J. Cole’s “False Prophets” Is A Real Life 8 Mile Reference

Remember the iconic rap battle at the end of 8 Mile?

The one where Eminem points out all of the content that could possibly be used against him before his opponent gets the chance to? As a whole, the world cheered on the underdog as he called himself out in front of the masses, making anyone else who were to repeat the lines look like a jackass… Because when someone reveals all the tricks up your sleeve, the show is over and the magic is gone.

Okay, now remember J. Cole’s single False Prophets? It has been speculated that the rapper bad-mouths fellow artist Kanye West in the first verse of the song. Many J. Cole fans praised him for dissing ‘Ye on the track and for “calling him out” on his antics and bad behavior.

(Lines Selected From Verse 1)
Ego in charge of every move, he’s a star, Due to the days that he caught our hearts
He’s fallin’ apart, but we deny it, Justifying that half-ass shit he dropped, we always buy it
When he tell us he a genius but it’s clearer lately, It’s been hard for him to look into the mirror lately
There was a time when this n***a was my hero, maybe,  That’s the reason why his fall from grace is hard to take
‘Cause I believed him when he said his shit was purer and he,  The type of n***a swear he real but all around him’s fake
The women, the dickriders, you know, the yes men,   So he grows out of control, Into the person that he truly was all along, it’s startin’ to show
Damn, wonder what happened, Based off the words that he rappin’,   When come to find out, these n****s don’t even write they shit
Hear some new style bubblin’ up, then they bite the shit, Well, fuck it, what’s more important is he’s cryin’ out for help, 
While the world’s eggin’ him on, I’m beggin’ him to stop  Playin’ his old shit, knowin’ he won’t top it, false prophets


So what evidence do we have that this song is about Kanye West specifically? For starters, Yeezus has been known to label himself as a genius, which the song points out. The verse also repeatedly reflects on “his old shit” and the “days he caught our hearts”, which is a huge reason why many Kanye fans have fallen off the face of the earth lately: His new music sounds different than his old music.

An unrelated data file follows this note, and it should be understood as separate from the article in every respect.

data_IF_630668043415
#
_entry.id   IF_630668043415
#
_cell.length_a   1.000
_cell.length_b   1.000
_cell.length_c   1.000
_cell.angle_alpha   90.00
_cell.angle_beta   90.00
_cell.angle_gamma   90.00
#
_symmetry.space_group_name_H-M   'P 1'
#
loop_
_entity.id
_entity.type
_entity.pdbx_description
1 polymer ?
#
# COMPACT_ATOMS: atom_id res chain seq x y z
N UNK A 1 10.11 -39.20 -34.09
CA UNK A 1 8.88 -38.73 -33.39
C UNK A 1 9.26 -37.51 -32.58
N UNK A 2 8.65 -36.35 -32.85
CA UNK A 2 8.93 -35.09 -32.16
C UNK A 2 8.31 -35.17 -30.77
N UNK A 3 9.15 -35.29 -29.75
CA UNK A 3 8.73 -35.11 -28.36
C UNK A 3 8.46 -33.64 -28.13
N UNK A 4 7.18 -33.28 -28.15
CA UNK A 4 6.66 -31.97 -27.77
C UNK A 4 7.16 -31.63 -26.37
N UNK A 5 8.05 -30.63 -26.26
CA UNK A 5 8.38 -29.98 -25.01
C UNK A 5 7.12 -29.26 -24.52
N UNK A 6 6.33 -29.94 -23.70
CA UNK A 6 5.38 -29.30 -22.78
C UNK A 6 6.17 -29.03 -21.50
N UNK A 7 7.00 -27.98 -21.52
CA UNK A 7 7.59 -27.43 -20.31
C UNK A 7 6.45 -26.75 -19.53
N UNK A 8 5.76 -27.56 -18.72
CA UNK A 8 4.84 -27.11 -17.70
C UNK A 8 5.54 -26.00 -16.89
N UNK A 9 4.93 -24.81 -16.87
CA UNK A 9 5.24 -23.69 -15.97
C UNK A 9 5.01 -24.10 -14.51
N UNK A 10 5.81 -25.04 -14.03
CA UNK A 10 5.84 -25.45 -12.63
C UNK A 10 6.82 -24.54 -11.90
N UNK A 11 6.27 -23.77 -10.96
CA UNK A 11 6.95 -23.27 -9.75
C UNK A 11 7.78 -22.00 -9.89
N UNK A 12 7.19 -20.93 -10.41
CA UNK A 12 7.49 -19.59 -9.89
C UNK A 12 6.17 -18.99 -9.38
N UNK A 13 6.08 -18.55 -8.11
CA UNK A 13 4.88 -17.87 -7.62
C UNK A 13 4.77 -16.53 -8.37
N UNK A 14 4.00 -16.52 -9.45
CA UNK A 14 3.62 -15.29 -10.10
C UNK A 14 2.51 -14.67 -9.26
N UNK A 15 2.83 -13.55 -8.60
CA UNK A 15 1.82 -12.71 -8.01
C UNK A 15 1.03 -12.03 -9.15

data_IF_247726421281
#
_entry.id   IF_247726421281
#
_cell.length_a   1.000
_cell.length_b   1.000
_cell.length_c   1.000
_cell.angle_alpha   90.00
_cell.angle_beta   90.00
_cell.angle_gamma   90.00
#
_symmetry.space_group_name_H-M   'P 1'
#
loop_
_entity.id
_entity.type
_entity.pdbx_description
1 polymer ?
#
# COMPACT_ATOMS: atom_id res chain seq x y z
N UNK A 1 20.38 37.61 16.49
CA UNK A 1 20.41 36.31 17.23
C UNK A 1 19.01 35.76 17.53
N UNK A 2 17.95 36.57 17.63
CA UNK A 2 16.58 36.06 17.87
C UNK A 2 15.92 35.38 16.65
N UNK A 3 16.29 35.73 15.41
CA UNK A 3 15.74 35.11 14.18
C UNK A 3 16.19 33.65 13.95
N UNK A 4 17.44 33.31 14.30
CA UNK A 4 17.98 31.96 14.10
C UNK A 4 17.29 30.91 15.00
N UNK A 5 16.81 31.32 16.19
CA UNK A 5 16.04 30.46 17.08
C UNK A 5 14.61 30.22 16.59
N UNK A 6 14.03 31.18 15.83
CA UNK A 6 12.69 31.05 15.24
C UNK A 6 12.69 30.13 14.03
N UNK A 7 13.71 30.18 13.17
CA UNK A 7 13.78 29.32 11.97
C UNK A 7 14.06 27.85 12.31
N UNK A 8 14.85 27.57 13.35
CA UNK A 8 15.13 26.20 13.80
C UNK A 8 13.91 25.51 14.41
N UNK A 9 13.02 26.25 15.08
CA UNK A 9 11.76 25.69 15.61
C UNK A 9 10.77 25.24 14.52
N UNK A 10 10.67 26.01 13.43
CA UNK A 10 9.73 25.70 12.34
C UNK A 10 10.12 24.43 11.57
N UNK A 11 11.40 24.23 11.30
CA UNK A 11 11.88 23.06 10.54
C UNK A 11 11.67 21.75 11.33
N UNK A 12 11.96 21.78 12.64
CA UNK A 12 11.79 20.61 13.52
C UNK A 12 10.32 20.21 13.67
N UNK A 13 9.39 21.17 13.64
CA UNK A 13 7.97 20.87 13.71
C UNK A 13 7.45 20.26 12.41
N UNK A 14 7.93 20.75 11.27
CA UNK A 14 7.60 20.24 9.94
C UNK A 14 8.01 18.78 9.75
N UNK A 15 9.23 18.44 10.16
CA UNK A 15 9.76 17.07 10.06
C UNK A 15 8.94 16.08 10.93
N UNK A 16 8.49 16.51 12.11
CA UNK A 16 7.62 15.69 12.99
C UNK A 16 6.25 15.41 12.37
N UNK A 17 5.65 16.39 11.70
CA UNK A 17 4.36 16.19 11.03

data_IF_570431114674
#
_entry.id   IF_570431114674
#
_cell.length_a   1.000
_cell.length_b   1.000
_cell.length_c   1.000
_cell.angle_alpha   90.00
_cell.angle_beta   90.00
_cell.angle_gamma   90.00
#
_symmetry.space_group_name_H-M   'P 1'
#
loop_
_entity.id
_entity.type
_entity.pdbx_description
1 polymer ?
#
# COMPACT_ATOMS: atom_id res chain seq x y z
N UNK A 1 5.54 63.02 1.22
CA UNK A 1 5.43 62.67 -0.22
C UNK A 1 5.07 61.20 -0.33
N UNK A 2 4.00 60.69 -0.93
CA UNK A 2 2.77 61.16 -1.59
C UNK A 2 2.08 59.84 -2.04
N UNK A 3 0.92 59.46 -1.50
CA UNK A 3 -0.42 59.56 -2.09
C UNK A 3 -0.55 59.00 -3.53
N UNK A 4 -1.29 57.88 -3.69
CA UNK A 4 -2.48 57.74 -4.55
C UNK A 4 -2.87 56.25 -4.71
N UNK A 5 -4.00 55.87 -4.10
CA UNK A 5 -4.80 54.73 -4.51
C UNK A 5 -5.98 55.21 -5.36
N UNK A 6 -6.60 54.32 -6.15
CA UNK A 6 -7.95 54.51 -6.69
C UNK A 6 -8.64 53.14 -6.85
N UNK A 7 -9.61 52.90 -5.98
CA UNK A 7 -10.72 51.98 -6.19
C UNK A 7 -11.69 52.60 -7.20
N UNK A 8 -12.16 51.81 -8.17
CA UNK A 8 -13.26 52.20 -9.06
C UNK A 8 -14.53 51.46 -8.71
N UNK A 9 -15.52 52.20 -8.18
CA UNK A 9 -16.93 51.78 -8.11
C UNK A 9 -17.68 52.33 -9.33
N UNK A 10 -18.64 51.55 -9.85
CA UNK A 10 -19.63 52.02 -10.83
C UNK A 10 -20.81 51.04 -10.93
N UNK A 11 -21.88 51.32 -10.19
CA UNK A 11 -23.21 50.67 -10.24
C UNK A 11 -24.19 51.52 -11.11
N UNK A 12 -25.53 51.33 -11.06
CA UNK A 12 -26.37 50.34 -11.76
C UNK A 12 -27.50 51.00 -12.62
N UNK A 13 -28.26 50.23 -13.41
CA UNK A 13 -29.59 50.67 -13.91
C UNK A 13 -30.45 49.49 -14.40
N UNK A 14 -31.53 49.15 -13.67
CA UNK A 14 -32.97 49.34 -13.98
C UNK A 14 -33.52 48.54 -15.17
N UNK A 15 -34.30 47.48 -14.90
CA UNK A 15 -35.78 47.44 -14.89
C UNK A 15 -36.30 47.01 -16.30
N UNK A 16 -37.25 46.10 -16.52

Almost anyone who heard False Prophets seemed to be elated to hear a rap artist almost openly diss Kanye West through a song. They talked about how J. Cole was right, and how it’s about time somebody pointed out ‘Ye’s “fall from grace”.

“Kanye used to make good music!”

“His old stuff was real music, now he just makes garbage.”

“Kanye is always acting out and acts like a jackass.”

Revelation! Right?

Not so. You can’t diss someone using the same points with which they already used to diss themselves.

On February 14th, 2016 (10 months before False Prophets was released), Kanye West released his latest album Life of Pablo. The album features one particular song that we have never heard another artist make before. I Love Kanye is an a capella track on the album that features Kanye West talking about himself from the hater’s perspective. Kanye lists off every argument against him as an artist that any hater has offered us yet. The really eerie part of it all is that Kanye makes the same points about himself that J. Cole does, only Yeezus made them 10 months earlier.

I miss the old Kanye, straight from the ‘Go Kanye
Chop up the soul Kanye, set on his goals Kanye
I hate the new Kanye, the bad mood Kanye
The always rude Kanye, spaz in the news Kanye
I miss the sweet Kanye, chop up the beats Kanye
I gotta to say, at that time I’d like to meet Kanye
See I invented Kanye, it wasn’t any Kanyes
And now I look and look around and there’s so many Kanyes
I used to love Kanye, I used to love Kanye
I even had the pink Polo, I thought I was Kanye
What if Kanye made a song, about Kanye?
Called “I Miss The Old Kanye,” man that’d be so Kanye
That’s all it was Kanye, we still love Kanye
And I love you like Kanye loves Kanye

Kanye makes the “bad mood”, “old stuff was better”, and “he’s unoriginal” arguments that all Kanye haters have in their arsenals. J. Cole says the same points almost exactly in his own song. This makes the verse in False Prophets completely irrelevant and unoriginal in and of itself. Kanye makes fun of haters making fun of him, and thus obliterates any of the substance and seriousness behind that hate.




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